Parenting may provide great joy but it may also provide great challenges, especially when your child suffers with ill health. In this piece I tell of an anxious day for our family, as we seek answers to our daughter’s severe gastrointestinal problem. I decided to share this anecdote about our brave, beautiful daughter to bring to light the experience of families contending with serious and chronic health issues.
The return to the hospital where our younger daughter was born might have been a nostalgic occasion, but instead it’s an anxious one.
We have come here so our daughter, now two years old, can undergo a nuclear medicine study to investigate a chronic gastrointestinal issue – not that a bystander would guess that anything is wrong with her as she runs excitedly down the long corridors in her toddler trademark Elsa dress and glittery shoes.
Our daughter is given a radioactive solution in a Styrofoam cup. As she drinks it up with a straw, I cringe a little although I understand it is harmless and I know, all too well, that this study is justified. Six hours later, when the radiation should have reached her gut, she is wrapped in a soft pink, yellow and blue blanket – the same kind in which she was presented to us the day she arrived in the world, so wide-eyed and sweet. She slides on a platform between the plates of a gamma camera, clutching her beloved teddy and blankie. She looks so small within this huge piece of medical equipment that will chart the radiation’s course through her body. I stroke her hair softly while she peers at the camera around her.
As the machine hums and beeps, my thoughts wander to the morning she was born, cradled in my arms in that exact blanket, in this exact building. I could never have envisaged this journey. I could never have envisaged that she, and we as a family, would go through so much. At times it is hard to reconcile. Mostly I just want to take her discomfort away. While there is a sense of relief that this study will elicit important information – information that may help to solve the riddle of her health problems – there is worry too. It is a step towards a possible diagnosis – a destination I’m not sure I am emotionally ready to reach but know that we owe it to her to go there.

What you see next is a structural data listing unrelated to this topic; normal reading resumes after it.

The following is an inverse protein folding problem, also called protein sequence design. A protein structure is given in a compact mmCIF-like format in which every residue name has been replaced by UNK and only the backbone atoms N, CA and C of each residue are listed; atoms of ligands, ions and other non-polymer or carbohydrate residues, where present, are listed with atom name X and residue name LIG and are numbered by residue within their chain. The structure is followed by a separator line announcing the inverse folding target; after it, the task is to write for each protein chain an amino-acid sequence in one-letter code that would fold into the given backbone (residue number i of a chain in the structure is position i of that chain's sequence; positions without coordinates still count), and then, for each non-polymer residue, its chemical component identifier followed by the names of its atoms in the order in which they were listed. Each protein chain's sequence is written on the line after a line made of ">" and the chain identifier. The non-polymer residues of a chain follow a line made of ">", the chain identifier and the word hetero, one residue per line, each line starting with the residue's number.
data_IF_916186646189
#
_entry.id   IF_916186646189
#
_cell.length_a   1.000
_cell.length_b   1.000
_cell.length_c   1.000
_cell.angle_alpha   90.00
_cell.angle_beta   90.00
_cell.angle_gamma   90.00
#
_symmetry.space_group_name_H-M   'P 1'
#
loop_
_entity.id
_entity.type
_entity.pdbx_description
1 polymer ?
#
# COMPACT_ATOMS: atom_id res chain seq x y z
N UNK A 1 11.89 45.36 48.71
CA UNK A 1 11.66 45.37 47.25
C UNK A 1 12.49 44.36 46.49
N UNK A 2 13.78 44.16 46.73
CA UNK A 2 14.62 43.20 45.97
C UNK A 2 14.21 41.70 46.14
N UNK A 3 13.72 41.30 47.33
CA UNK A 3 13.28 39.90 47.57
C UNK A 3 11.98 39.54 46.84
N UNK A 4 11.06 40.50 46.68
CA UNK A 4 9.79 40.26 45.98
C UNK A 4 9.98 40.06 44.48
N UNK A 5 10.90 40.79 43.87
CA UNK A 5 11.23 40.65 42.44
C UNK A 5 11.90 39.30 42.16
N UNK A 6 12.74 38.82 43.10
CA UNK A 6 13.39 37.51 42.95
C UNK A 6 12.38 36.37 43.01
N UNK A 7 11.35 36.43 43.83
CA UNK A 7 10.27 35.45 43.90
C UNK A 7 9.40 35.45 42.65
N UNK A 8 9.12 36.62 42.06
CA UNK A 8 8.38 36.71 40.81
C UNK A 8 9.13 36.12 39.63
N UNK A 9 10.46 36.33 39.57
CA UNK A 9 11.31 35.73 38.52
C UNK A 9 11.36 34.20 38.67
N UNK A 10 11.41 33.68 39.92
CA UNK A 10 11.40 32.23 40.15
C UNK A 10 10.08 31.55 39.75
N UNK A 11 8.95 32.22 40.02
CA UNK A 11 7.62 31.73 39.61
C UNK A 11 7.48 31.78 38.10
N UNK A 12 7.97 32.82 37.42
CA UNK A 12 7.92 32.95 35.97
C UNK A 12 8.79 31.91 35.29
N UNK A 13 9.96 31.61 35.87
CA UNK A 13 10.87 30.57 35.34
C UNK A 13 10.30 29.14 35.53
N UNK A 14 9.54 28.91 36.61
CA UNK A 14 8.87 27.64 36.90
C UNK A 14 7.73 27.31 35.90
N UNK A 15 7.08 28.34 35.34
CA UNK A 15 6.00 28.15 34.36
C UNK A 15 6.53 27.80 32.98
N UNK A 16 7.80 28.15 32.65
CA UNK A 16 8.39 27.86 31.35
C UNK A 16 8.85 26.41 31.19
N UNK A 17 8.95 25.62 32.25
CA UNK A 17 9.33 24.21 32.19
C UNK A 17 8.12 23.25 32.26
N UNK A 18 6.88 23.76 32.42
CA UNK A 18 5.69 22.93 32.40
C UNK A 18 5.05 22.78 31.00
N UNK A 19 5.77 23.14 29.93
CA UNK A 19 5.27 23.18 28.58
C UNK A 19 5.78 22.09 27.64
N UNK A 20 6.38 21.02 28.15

The camera finishes with a long beep. My daughter grins with delight as the plate moves up, the platform slides back and the camera rotates. She says, ‘Mama, can we go home now?’ Yes, we can. She waves goodbye to the technician then runs along the corridors back to the lift, giggling, shoes glittering as she goes. She cannot wait to tell her older sister about the camera at the hospital that spins around. Staff and other patients smile warmly at her evident joy.
And in that moment I remind myself that whatever happens next on our journey as a family she remains our sweet, wide-eyed younger daughter. She’s not worried about the outcome of this test, about the possibility of more invasive tests, or surgery. To her, each day is rather one big adventure, full of wonder and joy – no matter whether she is exploring her local park or hospital corridors. And it is a privilege to share this adventure with her.
That night we snuggle together and read the story she has chosen: Dr Seuss’s Oh, the Places You’ll Go! – a silly yet profound tale of life’s adventures and misadventures, and one of my own favourite children’s books. As I read the rollicking text, trying not to stumble, I smile. My strong, brave Miss 2 years will move mountains, for sure. I hug her tightly and kiss her goodnight.
To any parents on a similar journey with their child, I tip my hat: this stuff isn’t easy, and you, mum or dad, are doing an amazing job. Your child may not grasp their condition, but they do understand that you love them deeply and are doing all you can for them. And while it’s true this particular adventure is so very fatiguing, anxiety-inducing, there are joyous moments too. Hold onto them tightly.
More articles from Ginny:
The Milk Wars
A Big Shift: How Three Women Transformed their Careers during Motherhood
You Know You Have an Inner West Child When …
Cookie Cutter Kids: How can we teach our children to celebrate diversity?
Running in Circles
Allergies: What’s all the fuss about?
The Early Days
Not water – Tears
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Triumph or Trauma
Riding the Merry go Round
Friends, Near or Far
When is Enough, Enough?
My ( Child’s) Kitchen Rules